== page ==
Another seasonal offering is Liliko’i, the Hawaiian word for passionfruit. It’s cider with passionfruit that’s been sourced from nearby Cambria. This is another that goes down deceptively easily, and contains 8.5% alcohol.
Probably the most popular cider is Templetucky. Aged in barrels that were previously used to age bourbon, Templetucky is made with Mandarin hops and blood orange rind from oranges grown in Cambria. A leftover flavor profile from the barrels is of course the bourbonn flavor as well as a bit of caramel. At 9.5%, this is definitely an adult beverage and does taste like one, but still goes down easily.
Weissland has the same basic flavor profile as Templetucky, but is actually made with a blonde wort for a stronger beer-like flavor profile. Wort is what’s produced after a barley and hops have been combined and boiled in a temperature-specific process, but prior to the addition of yeast for fermentation to begin. Its alcohol content is identical to Templetucky at 9.5%.
Main Squeeze is another of those goes down deceptively easily ciders. At 7% alcohol, it’s a bit more forgiving if you slam it down quickly, which you will do because of its fun, citrusy flavor. Made with lemonade that’s made from Cambria-sourced lemons, it’s a fun thirst-quencher—and yes, another party on the palate.
Another thirst-quencher is Bocce Club Saison, made with cherries sourced from Lodi. This goes down as easily as Strawberry Fields, Liliko’i or Main Squeeze. We immediately thought, “What a fun sangria this would make, put into a pretty punch bowl, decorated with orange slices and fresh halved, pitted cherries!" Like Main Squeeze, it is 7% alcohol content, and yes, a party on the palate.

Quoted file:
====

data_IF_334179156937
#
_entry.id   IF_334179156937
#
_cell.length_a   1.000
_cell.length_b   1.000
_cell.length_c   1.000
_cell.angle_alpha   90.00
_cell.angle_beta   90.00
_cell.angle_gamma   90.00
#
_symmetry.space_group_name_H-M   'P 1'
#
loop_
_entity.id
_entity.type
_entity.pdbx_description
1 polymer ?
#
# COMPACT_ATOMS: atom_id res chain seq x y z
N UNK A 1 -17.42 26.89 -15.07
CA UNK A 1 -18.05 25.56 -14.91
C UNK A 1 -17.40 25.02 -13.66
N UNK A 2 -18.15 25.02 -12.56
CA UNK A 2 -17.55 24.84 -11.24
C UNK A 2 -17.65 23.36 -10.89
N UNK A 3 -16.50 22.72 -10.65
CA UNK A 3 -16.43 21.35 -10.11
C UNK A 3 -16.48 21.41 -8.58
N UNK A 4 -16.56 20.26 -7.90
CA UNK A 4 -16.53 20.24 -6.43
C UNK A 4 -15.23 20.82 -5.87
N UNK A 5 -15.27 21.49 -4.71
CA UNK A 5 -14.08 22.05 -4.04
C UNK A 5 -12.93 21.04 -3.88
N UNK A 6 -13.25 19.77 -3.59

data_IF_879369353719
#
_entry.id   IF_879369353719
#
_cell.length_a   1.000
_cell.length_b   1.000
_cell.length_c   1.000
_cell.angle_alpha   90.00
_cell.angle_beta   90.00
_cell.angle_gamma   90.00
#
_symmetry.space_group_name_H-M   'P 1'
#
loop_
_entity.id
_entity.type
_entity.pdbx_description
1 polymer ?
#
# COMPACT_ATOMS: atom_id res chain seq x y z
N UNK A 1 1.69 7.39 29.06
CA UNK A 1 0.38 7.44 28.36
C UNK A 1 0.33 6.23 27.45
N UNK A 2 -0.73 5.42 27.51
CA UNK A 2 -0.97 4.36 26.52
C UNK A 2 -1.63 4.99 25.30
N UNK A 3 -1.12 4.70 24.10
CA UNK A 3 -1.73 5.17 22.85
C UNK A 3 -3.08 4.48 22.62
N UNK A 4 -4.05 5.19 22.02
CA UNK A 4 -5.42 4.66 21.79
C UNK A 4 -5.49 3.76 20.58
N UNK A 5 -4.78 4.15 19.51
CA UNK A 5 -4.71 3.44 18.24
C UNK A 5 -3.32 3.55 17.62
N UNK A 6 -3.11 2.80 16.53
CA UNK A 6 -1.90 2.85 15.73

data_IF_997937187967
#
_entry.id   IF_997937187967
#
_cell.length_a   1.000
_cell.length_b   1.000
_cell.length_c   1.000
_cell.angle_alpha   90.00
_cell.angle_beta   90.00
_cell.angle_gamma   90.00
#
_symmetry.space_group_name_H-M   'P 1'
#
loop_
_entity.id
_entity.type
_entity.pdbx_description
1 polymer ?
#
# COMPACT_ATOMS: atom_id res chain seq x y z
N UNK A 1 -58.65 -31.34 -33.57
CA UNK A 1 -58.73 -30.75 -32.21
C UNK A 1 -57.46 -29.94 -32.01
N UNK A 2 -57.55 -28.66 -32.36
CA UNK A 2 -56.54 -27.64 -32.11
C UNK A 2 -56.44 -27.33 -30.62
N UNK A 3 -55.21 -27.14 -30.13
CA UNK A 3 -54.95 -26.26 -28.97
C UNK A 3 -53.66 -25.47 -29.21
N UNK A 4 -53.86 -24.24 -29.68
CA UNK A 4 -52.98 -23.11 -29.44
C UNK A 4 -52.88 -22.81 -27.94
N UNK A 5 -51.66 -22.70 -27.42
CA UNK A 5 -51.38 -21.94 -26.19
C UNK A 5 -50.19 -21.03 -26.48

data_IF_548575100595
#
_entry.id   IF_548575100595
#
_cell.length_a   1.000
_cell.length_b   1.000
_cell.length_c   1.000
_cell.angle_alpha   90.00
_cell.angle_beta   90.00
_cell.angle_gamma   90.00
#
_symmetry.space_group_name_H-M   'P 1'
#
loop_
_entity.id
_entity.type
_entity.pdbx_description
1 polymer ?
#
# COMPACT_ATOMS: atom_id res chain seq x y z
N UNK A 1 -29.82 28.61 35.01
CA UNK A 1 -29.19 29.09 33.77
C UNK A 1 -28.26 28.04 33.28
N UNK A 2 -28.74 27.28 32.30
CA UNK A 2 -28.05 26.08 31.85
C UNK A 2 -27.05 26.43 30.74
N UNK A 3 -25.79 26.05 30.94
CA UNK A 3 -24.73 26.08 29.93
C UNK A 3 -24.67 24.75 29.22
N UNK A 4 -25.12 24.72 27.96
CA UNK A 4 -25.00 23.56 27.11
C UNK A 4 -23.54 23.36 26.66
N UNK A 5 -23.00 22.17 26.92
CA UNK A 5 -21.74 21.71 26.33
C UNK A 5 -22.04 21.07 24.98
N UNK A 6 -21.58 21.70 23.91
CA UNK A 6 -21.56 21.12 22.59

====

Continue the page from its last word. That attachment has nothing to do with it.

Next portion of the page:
We did not get to taste Cadus, which is cider made with Huell melon hops. It’s currently in barrels, and will be ready for release in the next month.
Tin City ciders are available on tap in kegs, pitchers or by the glass (to be enjoyed onsite), cans or refillable 750 milliliter Growler bottles. After you initial purchase, you can come back to Tin City Cider and refill your bottle—$10 for a refill of Original, $15 for any other variety.
There’s an active slate of events at Tin City Cider. Art & Soul Painting Workshops are scheduled for selected Tuesdays. There’s Trivia Thursdays, complete with single-dish food cooked onsite. Recent offerings have included comforting grilled cheese sandwiches, bread bowl stew or pulled pork sandwiches. On Fridays there’s live music.
One of the upcoming special events is a “Puppy Adoption Day,” with Woods Humane Society in San Luis Obispo onsite from 1 to 4 p.m. with cuddly adoptable puppies (you can’t go home with your puppy, but applications will be taken and you’ll be instructed to go to Woods Humane to pick up your new family member in a few days!).
Cider Club membership brings you the benefits of three releases per year consisting of four packs of limited production specialty ciders, 20% off retail prices and invitations to release parties and special sales.
Tin City Cider is very easily accessible, just off of Highway 101 south of Paso Robles. If you are looking for something unexpected and refreshing, with zero hint of having to use the right language in describing what you are tasting, definitely visit Tin City Cider! Open six days a week (closed on Mondays), you will have a fun tasting room experience and definitely expand your horizons in regard to what can be made with different varieties of fermented apples!
Are you going to check out Tin City Cider next time you find yourself on 101?
A special thank you to Tin City Cider for providing photos for this post.